Recently, the National Institute for Standards and Technology (NIST) released a guidebook draft for cybersecurity stating that cybersecurity is everybody’s responsibility. It is not just the responsibility of the tech support guy. It is the responsibility of the accountant, the janitor, human resources manager and CEO.
According to the draft guidebook, underlying all company operations should be a strong cybersecurity culture. The culture should include the proper mindset among employees. The culture should be created and implemented from the top down, with the company’s leaders setting the tone. The culture should be reinforced with training and awareness events.
Company leaders can include the president, CEO, director, partner, owner, principal, chairman and many others. Many company leaders treat security as if they were immune to security policies. Leaders act as if there were two sets of rules: one set for them and one set for everyone else. The reality is they are the example for their employees.
The example set by leaders is similar to research I recently saw. The research showed that teenagers learn their driving habits from their parents. If they are bad drivers, the kids are more likely to be bad drivers. The same applies to establishing a culture of cybersecurity. Whatever the culture that is set within a company, it must start with the leader.
Leadership should set the overall direction, establish priorities, maintain influence and mitigate risks. According to NIST, the role of leadership, planning and governance is about managing and mitigating overall risks, establishing the framework for governance controls, identifying resources and setting priorities for cybersecurity programs.
Before providing true leadership, a leader must understand the fundamentals of cyber-security. From the leadership perspective, an important aspect is that of risk management. Managing risks within a company includes several categories. I would encourage consideration of these five separate categories.
Technology risks include those of hardware or software failures such as an internet router or operating system failing. Technology risks also include implementing hardware and software that doesn’t meet specifications.
Security risks are the risks that most people think about first in risk management. Security risks include hardware loss, damage, theft, unauthorized access to data or internal systems. Many of the high profile incidents fall into this risk category, but it is only one of several risk categories to consider.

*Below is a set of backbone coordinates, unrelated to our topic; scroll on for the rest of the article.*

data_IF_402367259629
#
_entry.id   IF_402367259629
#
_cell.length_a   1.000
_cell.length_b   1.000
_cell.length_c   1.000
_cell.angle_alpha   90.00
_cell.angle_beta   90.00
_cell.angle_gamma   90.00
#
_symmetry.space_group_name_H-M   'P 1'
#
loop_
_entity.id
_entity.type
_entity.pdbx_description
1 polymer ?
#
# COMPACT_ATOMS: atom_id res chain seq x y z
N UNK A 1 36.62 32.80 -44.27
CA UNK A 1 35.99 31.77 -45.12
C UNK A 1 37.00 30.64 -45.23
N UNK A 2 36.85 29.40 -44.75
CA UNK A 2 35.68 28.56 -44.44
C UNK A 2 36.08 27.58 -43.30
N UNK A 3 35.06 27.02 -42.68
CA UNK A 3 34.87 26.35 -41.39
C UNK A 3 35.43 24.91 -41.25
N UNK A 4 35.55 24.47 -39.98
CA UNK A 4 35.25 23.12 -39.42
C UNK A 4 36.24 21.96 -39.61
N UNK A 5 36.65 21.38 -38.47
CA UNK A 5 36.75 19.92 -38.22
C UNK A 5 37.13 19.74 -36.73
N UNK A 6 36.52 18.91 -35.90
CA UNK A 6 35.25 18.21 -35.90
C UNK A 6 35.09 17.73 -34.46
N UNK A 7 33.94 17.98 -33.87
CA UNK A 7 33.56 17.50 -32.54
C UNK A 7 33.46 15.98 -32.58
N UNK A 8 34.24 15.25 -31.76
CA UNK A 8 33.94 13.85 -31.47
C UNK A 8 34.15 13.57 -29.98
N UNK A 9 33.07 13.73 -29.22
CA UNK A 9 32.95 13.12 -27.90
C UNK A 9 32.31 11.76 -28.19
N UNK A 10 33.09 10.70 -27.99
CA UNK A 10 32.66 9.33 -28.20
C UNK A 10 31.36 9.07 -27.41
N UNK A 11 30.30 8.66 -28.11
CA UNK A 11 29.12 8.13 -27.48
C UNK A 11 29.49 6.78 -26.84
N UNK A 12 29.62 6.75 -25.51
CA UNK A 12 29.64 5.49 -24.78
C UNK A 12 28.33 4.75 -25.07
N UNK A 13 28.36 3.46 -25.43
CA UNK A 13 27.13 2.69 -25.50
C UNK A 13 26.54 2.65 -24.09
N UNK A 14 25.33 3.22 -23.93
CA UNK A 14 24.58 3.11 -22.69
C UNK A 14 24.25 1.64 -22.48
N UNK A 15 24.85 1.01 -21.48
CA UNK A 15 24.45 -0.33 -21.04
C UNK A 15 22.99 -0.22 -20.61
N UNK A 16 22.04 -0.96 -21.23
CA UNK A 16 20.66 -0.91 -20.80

Policy and legal risks include those that correspond to regulation requirements, inability to recover from incidents, and absence of policies and procedures leading to inappropriate use of company assets. Example risks include noncompliance of relevant laws and regulations, breach of license, lack of disaster recovery plan.
Personnel risks are a very large risk area to consider. Personnel risks can include human error or loss of key personnel. Examples include loss of critical skills due to loss of an employee and errors in data due to inaccurate data entry.
Infrastructure risks are those external services that your company depends on. These risks include power, phone, Internet, water, and even a key supplier. Example risks associated with infrastructure is the inability to send email or access the Internet. While it isn’t discussed often, for many companies that I have been associated with, if the internet provider goes down, the organization cannot operate. In some cases, companies will just send the employees home because it is that vital to the company’s operations.
This column has focused on the cybersecurity responsibilities of company leaders and the risks that leaders must consider. Security is the also the responsibility of sales, marketing and communications; facilities, physical systems, and operations; finance and administration; human resources; legal and compliance; and information technology.
NIST points out in its guidebook what should be commonsense to every reader; cybersecurity is the responsibility of everyone. Each category of employee has a significant role to play in the cybersecurity. Cybersecurity should be embedded throughout every business process, such as accounting and sales, instead of being the sole responsibility of one IT function.
The better that cross-department collaboration can be established, the more secure a business will be and the easier it will be to ensure security is entrenched across the entire company.
If you agree that cybersecurity is truly the responsibility of everyone, employees should be empowered to learn, develop and secure their area of responsibility.
That doesn’t mean you should give administrator passwords to everyone in the company. It does mean that you should value your employees’ perspective and consider them an extended cybersecurity force. Cybersecurity is the responsibility of everyone.
Michael Ramage is the director of the Center for Telecommunications Systems Management (CTSM) at Murray State University and serves as the president of the Technology Council of West Kentucky. He can be reached at firstname.lastname@example.org or 270-809-3987.
Originally published in the Four Rivers Business Journal and available at http://www.paducahsun.com/business/journal/tech-council-eyes-regional-it-growth/article_1eebadad-7575-5bf5-bc12-a1e6631cc224.html